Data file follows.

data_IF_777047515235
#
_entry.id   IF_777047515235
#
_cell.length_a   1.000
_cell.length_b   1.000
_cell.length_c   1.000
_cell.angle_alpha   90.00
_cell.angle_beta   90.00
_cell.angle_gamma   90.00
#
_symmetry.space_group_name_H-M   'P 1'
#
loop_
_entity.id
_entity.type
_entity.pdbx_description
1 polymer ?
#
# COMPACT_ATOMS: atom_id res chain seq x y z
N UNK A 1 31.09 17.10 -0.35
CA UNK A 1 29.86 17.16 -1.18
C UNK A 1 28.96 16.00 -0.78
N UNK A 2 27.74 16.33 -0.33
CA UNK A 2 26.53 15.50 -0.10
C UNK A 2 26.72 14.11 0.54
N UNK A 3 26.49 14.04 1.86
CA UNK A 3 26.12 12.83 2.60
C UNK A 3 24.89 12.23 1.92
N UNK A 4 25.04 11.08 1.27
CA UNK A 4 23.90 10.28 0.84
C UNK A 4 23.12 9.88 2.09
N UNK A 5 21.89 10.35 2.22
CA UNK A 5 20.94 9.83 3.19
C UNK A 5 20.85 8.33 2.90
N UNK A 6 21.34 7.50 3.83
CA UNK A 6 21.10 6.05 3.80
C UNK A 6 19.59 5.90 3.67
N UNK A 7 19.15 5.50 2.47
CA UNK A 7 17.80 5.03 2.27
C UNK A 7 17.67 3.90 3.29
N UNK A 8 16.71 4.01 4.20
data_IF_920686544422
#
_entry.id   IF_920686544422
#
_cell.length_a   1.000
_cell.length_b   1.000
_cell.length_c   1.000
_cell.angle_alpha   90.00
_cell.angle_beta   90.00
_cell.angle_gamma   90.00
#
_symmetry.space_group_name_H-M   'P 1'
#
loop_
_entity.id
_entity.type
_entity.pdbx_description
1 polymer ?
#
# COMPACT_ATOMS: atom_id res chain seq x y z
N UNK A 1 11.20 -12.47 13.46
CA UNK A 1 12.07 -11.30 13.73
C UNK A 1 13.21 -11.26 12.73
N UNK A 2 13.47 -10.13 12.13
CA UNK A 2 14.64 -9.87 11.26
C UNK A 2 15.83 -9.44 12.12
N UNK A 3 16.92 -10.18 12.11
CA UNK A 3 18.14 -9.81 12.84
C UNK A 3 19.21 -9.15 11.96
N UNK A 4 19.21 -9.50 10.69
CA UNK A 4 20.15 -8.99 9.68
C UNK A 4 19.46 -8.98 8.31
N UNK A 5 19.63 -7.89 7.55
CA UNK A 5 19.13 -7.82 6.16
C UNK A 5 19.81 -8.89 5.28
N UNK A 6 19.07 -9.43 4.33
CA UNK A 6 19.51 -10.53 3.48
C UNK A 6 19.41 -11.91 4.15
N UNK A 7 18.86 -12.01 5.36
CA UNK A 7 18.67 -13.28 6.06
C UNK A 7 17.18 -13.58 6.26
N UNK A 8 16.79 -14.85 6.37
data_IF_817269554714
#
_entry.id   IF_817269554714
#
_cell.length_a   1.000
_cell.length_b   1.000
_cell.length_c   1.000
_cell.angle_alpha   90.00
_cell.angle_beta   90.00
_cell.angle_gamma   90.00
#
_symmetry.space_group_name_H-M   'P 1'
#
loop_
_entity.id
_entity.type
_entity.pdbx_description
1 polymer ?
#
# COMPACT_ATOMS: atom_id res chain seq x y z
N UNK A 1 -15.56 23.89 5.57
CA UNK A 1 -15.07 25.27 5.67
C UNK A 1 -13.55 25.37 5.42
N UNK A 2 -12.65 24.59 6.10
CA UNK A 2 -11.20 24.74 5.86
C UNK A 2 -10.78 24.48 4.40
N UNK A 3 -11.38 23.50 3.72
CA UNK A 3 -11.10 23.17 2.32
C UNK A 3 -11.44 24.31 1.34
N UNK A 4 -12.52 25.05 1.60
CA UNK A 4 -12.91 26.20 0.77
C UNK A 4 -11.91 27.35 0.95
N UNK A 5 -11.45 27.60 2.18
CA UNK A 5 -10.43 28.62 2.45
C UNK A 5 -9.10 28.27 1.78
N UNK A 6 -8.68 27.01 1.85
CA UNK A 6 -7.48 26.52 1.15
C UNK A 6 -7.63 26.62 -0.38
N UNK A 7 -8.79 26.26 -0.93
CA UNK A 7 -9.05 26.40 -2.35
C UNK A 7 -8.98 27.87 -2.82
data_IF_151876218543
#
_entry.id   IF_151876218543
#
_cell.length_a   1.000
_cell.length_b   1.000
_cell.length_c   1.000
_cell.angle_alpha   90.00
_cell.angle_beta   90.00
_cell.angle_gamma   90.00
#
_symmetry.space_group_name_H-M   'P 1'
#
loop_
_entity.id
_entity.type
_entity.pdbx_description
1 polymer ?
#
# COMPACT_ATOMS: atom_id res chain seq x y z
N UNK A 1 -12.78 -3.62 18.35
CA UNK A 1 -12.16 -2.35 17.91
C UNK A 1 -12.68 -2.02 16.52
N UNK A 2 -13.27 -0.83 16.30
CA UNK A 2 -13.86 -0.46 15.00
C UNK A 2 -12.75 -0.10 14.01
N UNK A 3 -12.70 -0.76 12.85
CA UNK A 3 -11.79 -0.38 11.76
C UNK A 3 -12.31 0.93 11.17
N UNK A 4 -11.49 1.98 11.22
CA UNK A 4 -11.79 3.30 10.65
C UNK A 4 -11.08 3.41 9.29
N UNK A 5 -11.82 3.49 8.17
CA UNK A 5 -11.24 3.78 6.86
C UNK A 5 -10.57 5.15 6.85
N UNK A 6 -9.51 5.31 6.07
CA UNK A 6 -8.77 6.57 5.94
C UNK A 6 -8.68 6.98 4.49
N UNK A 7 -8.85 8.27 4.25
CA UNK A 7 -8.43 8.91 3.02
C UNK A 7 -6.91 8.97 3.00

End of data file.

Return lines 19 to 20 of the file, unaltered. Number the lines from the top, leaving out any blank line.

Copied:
#
# COMPACT_ATOMS: atom_id res chain seq x y z